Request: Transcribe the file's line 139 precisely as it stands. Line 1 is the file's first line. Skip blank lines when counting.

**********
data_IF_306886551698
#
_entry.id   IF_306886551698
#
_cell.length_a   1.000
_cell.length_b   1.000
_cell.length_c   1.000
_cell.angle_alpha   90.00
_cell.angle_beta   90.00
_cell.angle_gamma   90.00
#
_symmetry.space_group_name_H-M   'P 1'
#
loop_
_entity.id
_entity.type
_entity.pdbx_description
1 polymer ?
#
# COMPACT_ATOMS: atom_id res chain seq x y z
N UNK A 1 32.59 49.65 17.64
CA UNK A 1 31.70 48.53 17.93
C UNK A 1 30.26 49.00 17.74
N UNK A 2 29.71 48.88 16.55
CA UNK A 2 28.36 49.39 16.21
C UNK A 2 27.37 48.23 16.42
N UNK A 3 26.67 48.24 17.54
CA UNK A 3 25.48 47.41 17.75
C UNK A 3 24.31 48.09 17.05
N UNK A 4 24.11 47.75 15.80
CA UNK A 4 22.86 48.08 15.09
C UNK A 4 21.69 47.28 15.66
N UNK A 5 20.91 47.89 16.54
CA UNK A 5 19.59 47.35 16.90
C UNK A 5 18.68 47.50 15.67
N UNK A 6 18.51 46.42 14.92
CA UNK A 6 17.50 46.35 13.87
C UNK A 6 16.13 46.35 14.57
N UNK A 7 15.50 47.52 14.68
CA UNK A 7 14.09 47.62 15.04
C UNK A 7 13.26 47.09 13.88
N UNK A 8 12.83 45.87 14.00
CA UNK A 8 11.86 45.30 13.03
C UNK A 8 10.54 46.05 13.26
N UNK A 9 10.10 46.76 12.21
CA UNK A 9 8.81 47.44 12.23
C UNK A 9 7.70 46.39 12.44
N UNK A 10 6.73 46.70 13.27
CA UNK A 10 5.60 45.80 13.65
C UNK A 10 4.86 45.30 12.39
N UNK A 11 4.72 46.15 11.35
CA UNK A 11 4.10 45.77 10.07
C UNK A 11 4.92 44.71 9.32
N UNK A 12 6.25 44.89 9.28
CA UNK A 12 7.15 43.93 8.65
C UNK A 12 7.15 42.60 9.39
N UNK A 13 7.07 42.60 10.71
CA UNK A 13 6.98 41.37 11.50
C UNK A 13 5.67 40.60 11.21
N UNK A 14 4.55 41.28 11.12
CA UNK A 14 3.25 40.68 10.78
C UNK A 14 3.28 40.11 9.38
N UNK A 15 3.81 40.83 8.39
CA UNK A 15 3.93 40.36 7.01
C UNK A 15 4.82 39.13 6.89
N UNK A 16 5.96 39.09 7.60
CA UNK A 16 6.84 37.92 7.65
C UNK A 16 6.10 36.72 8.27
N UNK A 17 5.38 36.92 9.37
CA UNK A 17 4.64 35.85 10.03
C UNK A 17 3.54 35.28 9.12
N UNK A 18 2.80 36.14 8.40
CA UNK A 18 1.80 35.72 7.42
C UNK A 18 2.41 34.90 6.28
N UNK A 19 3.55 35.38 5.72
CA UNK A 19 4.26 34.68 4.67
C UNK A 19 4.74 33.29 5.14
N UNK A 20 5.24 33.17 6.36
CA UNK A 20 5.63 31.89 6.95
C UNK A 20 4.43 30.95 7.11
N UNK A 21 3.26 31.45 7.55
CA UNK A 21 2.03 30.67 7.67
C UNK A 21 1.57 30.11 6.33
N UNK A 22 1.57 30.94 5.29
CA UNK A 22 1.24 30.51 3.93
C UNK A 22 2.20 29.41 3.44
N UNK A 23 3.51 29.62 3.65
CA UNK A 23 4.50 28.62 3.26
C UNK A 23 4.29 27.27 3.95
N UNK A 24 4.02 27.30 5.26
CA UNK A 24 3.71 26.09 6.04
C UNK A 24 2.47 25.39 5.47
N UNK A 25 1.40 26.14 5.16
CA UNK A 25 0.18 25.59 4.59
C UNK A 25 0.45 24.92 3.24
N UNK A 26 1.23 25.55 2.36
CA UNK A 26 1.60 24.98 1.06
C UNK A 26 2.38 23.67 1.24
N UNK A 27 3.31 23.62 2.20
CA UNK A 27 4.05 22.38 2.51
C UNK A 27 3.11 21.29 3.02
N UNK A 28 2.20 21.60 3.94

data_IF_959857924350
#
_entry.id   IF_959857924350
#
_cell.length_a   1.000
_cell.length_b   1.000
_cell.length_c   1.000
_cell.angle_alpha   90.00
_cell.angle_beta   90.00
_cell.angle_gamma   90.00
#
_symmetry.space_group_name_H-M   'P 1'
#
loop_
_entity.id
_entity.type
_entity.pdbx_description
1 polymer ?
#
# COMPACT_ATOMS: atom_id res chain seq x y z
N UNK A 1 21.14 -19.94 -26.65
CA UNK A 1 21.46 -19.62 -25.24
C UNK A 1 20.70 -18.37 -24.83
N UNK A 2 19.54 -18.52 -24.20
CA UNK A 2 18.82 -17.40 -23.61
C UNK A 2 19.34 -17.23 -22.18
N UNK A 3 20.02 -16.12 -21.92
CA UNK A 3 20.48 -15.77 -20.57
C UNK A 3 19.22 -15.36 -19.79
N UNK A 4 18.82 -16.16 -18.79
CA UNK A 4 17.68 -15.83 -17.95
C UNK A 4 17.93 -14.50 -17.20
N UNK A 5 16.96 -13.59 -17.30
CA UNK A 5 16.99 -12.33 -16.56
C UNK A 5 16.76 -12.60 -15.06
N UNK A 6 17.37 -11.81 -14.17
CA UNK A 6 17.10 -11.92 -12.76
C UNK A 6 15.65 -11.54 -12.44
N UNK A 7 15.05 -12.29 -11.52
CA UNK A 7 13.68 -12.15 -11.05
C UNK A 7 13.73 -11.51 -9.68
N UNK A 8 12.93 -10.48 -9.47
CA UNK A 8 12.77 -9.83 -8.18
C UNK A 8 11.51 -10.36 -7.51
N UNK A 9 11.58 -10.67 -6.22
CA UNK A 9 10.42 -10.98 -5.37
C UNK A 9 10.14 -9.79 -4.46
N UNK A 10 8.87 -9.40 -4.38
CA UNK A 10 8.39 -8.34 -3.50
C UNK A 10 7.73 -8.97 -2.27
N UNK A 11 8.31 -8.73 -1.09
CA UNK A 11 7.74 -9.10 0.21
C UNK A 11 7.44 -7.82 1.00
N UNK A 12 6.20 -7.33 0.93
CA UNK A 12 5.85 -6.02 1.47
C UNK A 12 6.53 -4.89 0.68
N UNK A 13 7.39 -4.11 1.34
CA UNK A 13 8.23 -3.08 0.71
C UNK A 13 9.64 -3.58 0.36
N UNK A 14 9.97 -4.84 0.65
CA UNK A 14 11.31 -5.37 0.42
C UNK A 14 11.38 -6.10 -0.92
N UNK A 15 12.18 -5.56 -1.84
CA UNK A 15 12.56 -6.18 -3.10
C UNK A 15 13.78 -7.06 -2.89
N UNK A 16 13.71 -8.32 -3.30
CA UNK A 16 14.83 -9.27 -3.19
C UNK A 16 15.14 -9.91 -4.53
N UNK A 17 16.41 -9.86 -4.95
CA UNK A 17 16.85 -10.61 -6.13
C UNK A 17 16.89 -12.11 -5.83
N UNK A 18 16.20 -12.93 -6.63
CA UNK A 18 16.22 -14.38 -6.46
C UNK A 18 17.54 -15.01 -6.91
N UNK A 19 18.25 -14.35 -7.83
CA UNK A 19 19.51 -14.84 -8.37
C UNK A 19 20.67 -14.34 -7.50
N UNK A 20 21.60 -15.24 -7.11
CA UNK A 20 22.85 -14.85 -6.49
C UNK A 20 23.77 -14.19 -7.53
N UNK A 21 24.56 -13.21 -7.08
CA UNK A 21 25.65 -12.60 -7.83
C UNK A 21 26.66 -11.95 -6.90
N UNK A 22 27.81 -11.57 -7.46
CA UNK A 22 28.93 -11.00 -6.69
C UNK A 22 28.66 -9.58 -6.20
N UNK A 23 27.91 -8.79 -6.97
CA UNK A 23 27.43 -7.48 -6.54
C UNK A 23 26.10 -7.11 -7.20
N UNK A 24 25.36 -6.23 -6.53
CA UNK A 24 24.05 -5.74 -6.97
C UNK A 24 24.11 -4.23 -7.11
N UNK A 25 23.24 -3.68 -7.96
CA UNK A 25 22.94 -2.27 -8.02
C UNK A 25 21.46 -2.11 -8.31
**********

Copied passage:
CA UNK A 6 17.10 -11.92 -12.76